Tule Free to Grow vs Isara: Baby Carrier Comparison

Nov 28, 2017

2017 has been an excellent year for those who'd like to use a buckle carrier from birth! The Izmi carrier, Ergobaby Adapt, Ergobaby Omni, Mamaruga Zensling, Isara carrier and now the Tula Free to Grow! Tula have always been a popular brand; those that love them, LOVE them!! But there are many similarities between the newest Tula and the Isara carrier, so if you like the look of both, how do you choose?! 

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Body Panel

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Both body panels are fully adjustable, by width and by height. The differences are in the methods of adjusting; the base of the Isara panel wraps right over the waistband, and has Velcro to secure it in place. The Tula on the other hand has three poppers, and is attached to webbing sewn inside the waistband. This makes the Isara slightly more versatile when it comes to choosing the width of your carrier, as there are more options of positioning - an infinite amount as opposed to three. In reality this is very unlikely to make a huge amount of different to your usage, but it might be something worth noting. Some may find the Isara Velcro quite fiddly - it can be hard to adjust the width as the Velcro keeps catching, however this can be worked out fairly quickly. 

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There are some very slight differences in sizing; the Tula body panel on the smallest setting comes up noticeably narrower IF you go by the widths given by Isara, I initially measured the Isara panel as being able to go narrower than 26cm, however it would be wise to observe Isara's instructions. They do after all state clearly in their instructions that it should not be used before 4 weeks/8.8lbs. The Tula FTG on the other hand is given with instructions to use from birth or 7lbs. In reality however there's a chance you may still find it slightly too big for your brand new baby. The trick is to go for as best a pelvic tuck as you can manage (instructions for which can be found here.) 

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Body Panel heights are quite similar, although the Tula goes down shorter, again meaning you might have better luck with it from birth. Both adjust height in the same way, using the adjusters at the top of the body panel/bottom of the shoulder strap. Both are designed in such a way that when they are pulled snug it will fold up the top part panel flat so you will still have a straight line at the top, as opposed to bunched up material. For a visual demonstration click here and go to 3 mins 30 secs in the video.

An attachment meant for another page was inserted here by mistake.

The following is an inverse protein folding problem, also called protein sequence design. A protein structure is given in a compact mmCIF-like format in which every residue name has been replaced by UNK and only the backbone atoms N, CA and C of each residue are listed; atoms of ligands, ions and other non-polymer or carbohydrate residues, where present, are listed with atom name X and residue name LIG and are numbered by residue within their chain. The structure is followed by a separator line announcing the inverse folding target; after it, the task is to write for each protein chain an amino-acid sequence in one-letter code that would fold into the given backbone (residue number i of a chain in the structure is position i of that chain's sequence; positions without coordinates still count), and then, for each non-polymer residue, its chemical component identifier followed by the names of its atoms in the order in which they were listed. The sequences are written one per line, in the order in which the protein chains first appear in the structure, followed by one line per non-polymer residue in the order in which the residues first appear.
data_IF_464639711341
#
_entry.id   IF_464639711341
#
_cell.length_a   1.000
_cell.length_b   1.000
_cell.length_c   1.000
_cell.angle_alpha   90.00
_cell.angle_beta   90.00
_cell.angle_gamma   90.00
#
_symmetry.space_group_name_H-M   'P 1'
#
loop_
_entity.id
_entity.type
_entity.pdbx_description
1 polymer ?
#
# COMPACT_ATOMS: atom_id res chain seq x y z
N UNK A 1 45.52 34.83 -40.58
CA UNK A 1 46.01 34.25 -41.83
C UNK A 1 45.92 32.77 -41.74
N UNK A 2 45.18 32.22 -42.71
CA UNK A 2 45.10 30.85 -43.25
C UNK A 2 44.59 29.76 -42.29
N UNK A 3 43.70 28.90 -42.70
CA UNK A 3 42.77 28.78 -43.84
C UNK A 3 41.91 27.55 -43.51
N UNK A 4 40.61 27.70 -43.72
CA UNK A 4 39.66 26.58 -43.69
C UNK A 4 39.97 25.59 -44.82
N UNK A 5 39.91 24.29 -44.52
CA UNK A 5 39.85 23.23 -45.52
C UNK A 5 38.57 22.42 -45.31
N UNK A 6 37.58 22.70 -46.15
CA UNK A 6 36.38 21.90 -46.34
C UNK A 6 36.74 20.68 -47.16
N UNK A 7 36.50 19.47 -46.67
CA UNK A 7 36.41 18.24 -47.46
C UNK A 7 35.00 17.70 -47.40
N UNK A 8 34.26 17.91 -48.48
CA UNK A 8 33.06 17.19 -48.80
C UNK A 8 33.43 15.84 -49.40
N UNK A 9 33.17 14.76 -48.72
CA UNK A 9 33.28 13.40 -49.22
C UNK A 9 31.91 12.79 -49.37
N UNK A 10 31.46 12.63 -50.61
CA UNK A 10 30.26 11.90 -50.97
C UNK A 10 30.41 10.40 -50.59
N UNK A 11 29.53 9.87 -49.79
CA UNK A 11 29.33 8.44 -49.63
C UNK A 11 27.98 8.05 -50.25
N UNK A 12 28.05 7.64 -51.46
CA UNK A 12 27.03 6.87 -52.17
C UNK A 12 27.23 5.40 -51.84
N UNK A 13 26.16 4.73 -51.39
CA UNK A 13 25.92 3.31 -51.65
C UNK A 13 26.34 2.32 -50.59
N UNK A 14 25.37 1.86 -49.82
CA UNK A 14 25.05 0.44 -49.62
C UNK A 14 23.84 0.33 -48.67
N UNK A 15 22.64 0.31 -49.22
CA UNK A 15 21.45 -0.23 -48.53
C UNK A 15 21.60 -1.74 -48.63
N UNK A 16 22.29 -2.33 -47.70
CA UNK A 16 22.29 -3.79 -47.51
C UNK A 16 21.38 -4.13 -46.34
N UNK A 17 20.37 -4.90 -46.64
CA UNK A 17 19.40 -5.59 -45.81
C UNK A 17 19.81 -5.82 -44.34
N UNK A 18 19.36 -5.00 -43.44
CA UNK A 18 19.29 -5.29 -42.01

Waistbands, Shoulder Straps and Buckles

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The shoulder straps differ slightly in their shape - the Isara straps are totally straight, whereas the Tula straps are slightly curved. This is probably to reflect the difference in how you do them up, the Isara has the option of both crossed and rucksack, whereas the Tula has just rucksack, This is very much a case of personal preference - for every person I've met who said they prefer the ease and feel of crossed straps, I met another who say they find it uncomfortable and prefer rucksack straps! If you do prefer rucksack straps, the curve on the Tula straps can make them more comfortable than using straight straps in a rucksack position, so those folk may wish to go for the Tula. 

The padded section on the Tula straps is longer; also, you will see in the first picture above that the Isara has dual adjusters, which can be helpful if you struggle to pull the overall adjuster backwards when tightening. The Tula overall adjuster involves pulling the strap forward, rather than backwards (assuming you are using the carrier on your front at this point).. 

The buckles are remarkably similar, down to the safety elastic on the waist band, and the elastic at the end of the straps - there so you can wind and tie up any trailing straps.

Extra features

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Both carriers come with hoods, which fasten on the inside of the carrier using poppers. The Isara hood poppers on fairly low down, presumably to make it usable in the shortest body panel position. This may well make it harder to use when on the tallest setting, as not much hood comes up above the top of the carrier - as seen in the picture.

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And both come with legs out padding! 

 

 

 

 

 

 

 

 

As with any sling or carrier, the best way to decide what is right for you and your child is to see if you can try them, at a sling library or through a carrying consultant. I am a huge fan of both these carriers, and know they are going to be huge hits in our local library! 

If you would like to find out more about having your own babywearing consultation at Harrow Slings, you can check out some information here, or just drop us a line here!